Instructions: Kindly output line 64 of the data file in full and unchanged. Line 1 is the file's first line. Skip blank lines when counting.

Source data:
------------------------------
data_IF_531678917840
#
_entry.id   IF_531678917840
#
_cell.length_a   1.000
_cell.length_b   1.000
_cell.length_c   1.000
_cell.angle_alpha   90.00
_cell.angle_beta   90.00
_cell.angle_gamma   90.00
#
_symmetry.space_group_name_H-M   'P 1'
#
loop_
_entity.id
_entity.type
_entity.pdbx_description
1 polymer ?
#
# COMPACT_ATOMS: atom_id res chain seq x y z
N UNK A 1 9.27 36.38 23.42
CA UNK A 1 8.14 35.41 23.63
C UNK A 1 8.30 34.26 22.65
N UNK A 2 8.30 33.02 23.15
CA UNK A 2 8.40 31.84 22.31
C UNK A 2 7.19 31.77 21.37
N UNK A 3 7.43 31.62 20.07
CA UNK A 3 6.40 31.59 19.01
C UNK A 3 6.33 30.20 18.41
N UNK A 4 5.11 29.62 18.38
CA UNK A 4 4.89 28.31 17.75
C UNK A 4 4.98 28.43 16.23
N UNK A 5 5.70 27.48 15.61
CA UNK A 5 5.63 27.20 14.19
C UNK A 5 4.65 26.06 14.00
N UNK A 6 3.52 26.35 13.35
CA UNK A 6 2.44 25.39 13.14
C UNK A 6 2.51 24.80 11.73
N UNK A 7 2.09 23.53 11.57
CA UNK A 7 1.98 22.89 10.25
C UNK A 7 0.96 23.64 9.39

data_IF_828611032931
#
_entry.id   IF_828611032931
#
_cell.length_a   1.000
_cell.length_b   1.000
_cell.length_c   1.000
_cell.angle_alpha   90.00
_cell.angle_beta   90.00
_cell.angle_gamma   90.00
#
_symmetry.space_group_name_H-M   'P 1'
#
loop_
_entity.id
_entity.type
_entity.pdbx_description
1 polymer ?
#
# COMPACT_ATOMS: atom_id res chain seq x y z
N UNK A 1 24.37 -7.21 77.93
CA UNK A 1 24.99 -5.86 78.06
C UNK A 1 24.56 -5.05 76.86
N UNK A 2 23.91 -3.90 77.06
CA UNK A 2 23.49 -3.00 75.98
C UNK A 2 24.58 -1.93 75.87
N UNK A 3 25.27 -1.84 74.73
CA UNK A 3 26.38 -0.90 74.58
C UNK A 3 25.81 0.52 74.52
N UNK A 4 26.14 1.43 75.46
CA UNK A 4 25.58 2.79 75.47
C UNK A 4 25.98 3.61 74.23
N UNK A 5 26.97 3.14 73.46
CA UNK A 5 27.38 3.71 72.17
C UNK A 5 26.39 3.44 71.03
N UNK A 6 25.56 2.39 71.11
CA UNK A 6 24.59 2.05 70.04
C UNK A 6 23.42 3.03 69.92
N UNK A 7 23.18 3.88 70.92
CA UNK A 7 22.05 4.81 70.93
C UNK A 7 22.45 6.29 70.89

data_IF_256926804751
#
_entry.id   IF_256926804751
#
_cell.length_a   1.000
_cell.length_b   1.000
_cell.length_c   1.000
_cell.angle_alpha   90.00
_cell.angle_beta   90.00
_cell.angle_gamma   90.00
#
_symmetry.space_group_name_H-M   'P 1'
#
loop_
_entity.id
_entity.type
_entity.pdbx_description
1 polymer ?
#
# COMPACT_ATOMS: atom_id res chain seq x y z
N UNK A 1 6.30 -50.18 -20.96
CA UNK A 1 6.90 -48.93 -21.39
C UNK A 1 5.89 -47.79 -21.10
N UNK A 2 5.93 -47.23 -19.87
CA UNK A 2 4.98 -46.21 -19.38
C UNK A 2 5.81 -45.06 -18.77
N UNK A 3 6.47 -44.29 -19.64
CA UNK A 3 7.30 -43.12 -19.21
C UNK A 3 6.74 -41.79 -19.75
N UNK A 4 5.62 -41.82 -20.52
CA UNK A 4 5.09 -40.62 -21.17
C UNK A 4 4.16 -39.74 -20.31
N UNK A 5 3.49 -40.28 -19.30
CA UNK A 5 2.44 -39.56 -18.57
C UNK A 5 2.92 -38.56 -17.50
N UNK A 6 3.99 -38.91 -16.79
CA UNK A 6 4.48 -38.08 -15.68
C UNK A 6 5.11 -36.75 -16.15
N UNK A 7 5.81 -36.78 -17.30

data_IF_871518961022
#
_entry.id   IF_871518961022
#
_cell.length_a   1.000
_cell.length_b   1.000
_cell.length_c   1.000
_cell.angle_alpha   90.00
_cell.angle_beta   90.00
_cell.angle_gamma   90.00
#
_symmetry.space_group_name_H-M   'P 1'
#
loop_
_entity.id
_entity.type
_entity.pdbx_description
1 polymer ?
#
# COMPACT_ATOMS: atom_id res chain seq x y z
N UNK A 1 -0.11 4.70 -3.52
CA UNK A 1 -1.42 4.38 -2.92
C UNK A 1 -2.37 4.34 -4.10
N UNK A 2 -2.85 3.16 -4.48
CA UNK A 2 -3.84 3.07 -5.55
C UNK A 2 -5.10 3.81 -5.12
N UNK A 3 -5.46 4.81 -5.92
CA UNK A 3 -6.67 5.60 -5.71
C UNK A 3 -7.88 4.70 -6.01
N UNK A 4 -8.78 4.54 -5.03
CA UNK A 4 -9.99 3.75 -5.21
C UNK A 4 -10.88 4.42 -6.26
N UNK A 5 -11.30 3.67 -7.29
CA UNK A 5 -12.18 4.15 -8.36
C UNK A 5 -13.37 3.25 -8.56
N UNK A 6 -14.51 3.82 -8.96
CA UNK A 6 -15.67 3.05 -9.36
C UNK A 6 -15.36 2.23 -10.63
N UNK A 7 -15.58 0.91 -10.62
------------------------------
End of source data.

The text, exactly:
C UNK A 1 24.56 -5.05 76.86